We accessed the lake just south of Fort Ticonderoga, and had to climb down over some rocks to get to the ice. It was thick where we began, and Eric and Tom headed north a bit. Kevin and I followed. A hockey stop indicated a change in the ice; this time, the outlet from the LaChute River had weakened the section between where we were standing and the Fort that we could see in the distance. I thought we should probably go home now, but the boys wanted to try to skate south for a bit. 

This ice was different than the other lake. Some pieces, you could see, had formed a long time ago and were thick, but were adjoined by “plates” of ice that were significantly thinner. Per my policy, I stayed far behind the leaders as they tested with every step. At one point, we took a drastic right turn toward the New York shore and headed inland to avoid a thinner portion of ice, then continued south. In one section there were a number of visible holes in the ice - these were likely formed by gas pockets. They were iced-over, but Kevin instructed me to avoid them. He didn’t have to tell me that; I wasn’t going anywhere near. Soon after that section we encountered “older," thicker ice.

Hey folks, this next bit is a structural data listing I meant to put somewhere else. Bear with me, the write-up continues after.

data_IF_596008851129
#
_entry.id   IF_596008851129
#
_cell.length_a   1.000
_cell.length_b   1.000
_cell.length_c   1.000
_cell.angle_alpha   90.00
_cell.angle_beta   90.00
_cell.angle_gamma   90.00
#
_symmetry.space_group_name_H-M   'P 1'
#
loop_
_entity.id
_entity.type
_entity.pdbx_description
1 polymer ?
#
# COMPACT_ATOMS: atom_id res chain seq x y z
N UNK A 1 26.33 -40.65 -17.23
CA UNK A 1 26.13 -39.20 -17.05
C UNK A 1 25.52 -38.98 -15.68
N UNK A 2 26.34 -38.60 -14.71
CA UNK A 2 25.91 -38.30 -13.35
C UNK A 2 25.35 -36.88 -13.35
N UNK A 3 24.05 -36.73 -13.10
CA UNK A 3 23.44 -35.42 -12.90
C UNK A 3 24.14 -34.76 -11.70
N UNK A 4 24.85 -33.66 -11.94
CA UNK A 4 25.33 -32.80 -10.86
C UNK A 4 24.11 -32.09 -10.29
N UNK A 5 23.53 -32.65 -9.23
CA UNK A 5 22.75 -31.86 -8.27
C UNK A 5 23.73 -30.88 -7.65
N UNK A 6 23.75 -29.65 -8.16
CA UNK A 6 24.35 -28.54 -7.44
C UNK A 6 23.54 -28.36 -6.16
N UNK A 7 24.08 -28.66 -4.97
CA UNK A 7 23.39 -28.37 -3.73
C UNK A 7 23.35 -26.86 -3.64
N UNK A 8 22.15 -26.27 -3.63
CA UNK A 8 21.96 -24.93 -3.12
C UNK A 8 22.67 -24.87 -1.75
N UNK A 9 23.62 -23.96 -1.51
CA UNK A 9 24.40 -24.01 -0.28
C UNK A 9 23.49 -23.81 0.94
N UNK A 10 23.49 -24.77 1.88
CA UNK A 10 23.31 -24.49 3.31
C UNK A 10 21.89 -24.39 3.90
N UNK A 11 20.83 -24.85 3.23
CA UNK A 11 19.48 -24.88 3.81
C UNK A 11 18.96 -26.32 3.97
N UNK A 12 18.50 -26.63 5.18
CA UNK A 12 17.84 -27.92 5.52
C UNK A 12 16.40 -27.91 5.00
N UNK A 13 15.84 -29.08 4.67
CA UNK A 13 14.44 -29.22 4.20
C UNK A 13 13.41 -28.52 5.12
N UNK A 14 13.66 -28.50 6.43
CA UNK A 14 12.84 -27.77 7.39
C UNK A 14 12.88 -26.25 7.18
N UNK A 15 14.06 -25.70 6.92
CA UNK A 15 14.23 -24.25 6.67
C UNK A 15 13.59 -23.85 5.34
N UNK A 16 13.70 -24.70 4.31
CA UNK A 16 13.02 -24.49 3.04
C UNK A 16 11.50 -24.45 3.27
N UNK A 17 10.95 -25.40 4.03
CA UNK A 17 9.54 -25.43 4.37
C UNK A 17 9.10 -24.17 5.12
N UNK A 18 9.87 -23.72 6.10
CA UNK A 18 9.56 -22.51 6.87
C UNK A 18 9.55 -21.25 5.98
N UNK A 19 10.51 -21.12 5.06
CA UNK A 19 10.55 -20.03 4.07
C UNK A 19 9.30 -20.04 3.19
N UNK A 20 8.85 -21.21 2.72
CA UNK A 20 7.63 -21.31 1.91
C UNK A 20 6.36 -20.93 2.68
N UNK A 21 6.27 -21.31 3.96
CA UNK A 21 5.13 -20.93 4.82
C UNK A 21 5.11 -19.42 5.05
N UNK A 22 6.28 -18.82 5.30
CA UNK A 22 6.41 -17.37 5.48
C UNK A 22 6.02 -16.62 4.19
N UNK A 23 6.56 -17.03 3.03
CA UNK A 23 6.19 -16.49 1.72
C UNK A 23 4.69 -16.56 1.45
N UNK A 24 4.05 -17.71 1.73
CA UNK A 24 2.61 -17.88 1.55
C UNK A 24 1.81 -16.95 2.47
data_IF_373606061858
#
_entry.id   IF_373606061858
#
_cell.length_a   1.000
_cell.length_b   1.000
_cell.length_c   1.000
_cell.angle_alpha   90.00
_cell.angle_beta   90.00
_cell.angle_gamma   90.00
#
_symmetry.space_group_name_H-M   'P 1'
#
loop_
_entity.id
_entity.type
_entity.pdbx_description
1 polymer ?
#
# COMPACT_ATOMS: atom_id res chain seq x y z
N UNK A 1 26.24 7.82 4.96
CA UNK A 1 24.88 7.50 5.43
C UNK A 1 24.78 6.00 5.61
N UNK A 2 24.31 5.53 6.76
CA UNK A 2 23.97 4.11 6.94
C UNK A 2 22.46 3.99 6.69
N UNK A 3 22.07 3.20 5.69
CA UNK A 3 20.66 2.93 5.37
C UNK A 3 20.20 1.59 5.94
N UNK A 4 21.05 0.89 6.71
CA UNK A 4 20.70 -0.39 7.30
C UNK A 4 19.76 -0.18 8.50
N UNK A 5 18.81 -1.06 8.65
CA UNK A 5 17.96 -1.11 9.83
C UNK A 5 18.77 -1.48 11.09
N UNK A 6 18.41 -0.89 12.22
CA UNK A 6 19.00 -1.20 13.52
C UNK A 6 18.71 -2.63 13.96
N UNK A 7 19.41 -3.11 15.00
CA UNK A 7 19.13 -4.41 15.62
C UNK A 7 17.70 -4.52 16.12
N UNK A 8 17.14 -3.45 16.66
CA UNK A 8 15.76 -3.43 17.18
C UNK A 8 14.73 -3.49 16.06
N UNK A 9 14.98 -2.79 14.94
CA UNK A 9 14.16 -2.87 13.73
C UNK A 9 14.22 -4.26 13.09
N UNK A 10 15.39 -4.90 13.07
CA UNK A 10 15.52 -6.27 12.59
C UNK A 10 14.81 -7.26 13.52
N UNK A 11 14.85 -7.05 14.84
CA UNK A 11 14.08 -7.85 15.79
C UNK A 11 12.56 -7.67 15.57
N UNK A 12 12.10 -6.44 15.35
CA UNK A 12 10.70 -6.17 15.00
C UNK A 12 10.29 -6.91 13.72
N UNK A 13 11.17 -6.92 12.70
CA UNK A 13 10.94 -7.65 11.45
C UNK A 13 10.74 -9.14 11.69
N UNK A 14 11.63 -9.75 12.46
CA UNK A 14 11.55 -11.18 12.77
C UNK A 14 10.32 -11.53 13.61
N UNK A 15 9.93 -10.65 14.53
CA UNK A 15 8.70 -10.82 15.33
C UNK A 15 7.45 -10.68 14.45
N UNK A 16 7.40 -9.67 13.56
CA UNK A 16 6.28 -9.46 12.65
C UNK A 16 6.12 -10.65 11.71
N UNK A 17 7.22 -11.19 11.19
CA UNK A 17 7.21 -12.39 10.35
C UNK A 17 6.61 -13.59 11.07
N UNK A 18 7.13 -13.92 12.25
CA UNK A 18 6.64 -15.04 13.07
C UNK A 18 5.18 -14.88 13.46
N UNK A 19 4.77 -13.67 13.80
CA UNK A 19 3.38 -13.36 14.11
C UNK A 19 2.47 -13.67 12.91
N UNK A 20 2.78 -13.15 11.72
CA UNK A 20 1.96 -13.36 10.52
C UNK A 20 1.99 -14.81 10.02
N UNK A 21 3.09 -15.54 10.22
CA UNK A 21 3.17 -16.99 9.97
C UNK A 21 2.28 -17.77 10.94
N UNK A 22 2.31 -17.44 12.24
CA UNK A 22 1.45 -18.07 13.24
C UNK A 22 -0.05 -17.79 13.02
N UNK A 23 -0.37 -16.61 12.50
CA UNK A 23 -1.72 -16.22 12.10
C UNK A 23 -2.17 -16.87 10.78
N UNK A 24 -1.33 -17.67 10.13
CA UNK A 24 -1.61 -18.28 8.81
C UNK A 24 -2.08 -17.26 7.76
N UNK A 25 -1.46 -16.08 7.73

The three of them continued at a faster pace directly south. I skated along behind them confidently, but was growing tired because, well, I’m in terrible shape. We were skating against the wind, and in combination with my tired legs, I hoped we’d soon turn back. 

I didn’t have to hope for long. We soon encountered a peninsula, and on the southern side of it we could see open water. We had reached the end of this plate after skating a distance of about 2 estimated miles. We began the skate back to the cars.

Now, we knew where the safe ice was, and with the wind at our backs, it was a delightful and fast return. Kevin and Eric did a bit of two-person drafting as you do on bicycles, and pulled way ahead of Tom and I. My skates were gliding effortlessly across the smooth ice at speeds I’d never achieved on skates before. That was truly what it must feel like to be able to fly!